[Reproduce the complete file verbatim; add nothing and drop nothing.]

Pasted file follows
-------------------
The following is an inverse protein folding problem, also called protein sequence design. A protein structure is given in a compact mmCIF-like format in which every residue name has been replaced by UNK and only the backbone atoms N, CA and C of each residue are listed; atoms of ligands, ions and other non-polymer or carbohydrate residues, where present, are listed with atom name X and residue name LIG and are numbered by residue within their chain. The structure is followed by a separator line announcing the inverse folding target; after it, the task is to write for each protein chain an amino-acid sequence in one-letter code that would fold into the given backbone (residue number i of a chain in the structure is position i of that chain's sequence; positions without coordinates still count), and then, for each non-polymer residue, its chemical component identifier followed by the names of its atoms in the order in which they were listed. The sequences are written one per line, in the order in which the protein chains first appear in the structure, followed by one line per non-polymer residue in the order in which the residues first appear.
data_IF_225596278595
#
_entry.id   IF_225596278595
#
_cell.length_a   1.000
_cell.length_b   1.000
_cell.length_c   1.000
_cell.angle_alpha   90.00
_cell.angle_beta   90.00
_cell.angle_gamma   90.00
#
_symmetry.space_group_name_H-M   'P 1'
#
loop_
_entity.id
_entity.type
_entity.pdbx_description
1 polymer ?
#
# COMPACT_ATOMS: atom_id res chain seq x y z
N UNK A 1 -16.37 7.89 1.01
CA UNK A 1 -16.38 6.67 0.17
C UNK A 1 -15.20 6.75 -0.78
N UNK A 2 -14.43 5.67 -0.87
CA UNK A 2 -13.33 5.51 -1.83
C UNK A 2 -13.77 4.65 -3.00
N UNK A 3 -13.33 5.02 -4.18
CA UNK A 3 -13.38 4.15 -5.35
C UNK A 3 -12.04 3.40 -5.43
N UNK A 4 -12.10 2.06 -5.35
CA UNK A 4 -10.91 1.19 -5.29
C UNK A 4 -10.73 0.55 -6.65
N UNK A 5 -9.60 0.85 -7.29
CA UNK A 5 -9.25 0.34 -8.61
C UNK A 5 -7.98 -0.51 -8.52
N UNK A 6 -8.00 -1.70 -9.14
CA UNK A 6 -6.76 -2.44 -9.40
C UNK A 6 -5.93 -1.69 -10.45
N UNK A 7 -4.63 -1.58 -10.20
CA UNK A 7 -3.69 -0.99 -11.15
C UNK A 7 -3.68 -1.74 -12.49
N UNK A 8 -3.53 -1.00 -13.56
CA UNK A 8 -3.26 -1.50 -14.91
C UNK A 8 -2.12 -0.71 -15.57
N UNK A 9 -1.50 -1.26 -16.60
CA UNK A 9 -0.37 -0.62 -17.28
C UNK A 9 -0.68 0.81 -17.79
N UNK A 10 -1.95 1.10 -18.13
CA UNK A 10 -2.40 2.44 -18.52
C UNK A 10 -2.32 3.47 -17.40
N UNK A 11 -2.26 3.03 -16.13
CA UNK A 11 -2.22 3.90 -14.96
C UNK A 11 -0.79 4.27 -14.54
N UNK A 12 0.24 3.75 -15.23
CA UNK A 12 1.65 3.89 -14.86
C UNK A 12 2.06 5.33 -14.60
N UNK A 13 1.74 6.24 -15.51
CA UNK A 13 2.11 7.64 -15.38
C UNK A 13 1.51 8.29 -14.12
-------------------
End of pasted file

The following is an inverse protein folding problem, also called protein sequence design. A protein structure is given in a compact mmCIF-like format in which every residue name has been replaced by UNK and only the backbone atoms N, CA and C of each residue are listed; atoms of ligands, ions and other non-polymer or carbohydrate residues, where present, are listed with atom name X and residue name LIG and are numbered by residue within their chain. The structure is followed by a separator line announcing the inverse folding target; after it, the task is to write for each protein chain an amino-acid sequence in one-letter code that would fold into the given backbone (residue number i of a chain in the structure is position i of that chain's sequence; positions without coordinates still count), and then, for each non-polymer residue, its chemical component identifier followed by the names of its atoms in the order in which they were listed. The sequences are written one per line, in the order in which the protein chains first appear in the structure, followed by one line per non-polymer residue in the order in which the residues first appear.
data_IF_225596278595
#
_entry.id   IF_225596278595
#
_cell.length_a   1.000
_cell.length_b   1.000
_cell.length_c   1.000
_cell.angle_alpha   90.00
_cell.angle_beta   90.00
_cell.angle_gamma   90.00
#
_symmetry.space_group_name_H-M   'P 1'
#
loop_
_entity.id
_entity.type
_entity.pdbx_description
1 polymer ?
#
# COMPACT_ATOMS: atom_id res chain seq x y z
N UNK A 1 -16.37 7.89 1.01
CA UNK A 1 -16.38 6.67 0.17
C UNK A 1 -15.20 6.75 -0.78
N UNK A 2 -14.43 5.67 -0.87
CA UNK A 2 -13.33 5.51 -1.83
C UNK A 2 -13.77 4.65 -3.00
N UNK A 3 -13.33 5.02 -4.18
CA UNK A 3 -13.38 4.15 -5.35
C UNK A 3 -12.04 3.40 -5.43
N UNK A 4 -12.10 2.06 -5.35
CA UNK A 4 -10.91 1.19 -5.29
C UNK A 4 -10.73 0.55 -6.65
N UNK A 5 -9.60 0.85 -7.29
CA UNK A 5 -9.25 0.34 -8.61
C UNK A 5 -7.98 -0.51 -8.52
N UNK A 6 -8.00 -1.70 -9.14
CA UNK A 6 -6.76 -2.44 -9.40
C UNK A 6 -5.93 -1.69 -10.45
N UNK A 7 -4.63 -1.58 -10.20
CA UNK A 7 -3.69 -0.99 -11.15
C UNK A 7 -3.68 -1.74 -12.49
N UNK A 8 -3.53 -1.00 -13.56
CA UNK A 8 -3.26 -1.50 -14.91
C UNK A 8 -2.12 -0.71 -15.57
N UNK A 9 -1.50 -1.26 -16.60
CA UNK A 9 -0.37 -0.62 -17.28
C UNK A 9 -0.68 0.81 -17.79
N UNK A 10 -1.95 1.10 -18.13
CA UNK A 10 -2.40 2.44 -18.52
C UNK A 10 -2.32 3.47 -17.40
N UNK A 11 -2.26 3.03 -16.13
CA UNK A 11 -2.22 3.90 -14.96
C UNK A 11 -0.79 4.27 -14.54
N UNK A 12 0.24 3.75 -15.23
CA UNK A 12 1.65 3.89 -14.86
C UNK A 12 2.06 5.33 -14.60
N UNK A 13 1.74 6.24 -15.51
CA UNK A 13 2.11 7.64 -15.38
C UNK A 13 1.51 8.29 -14.12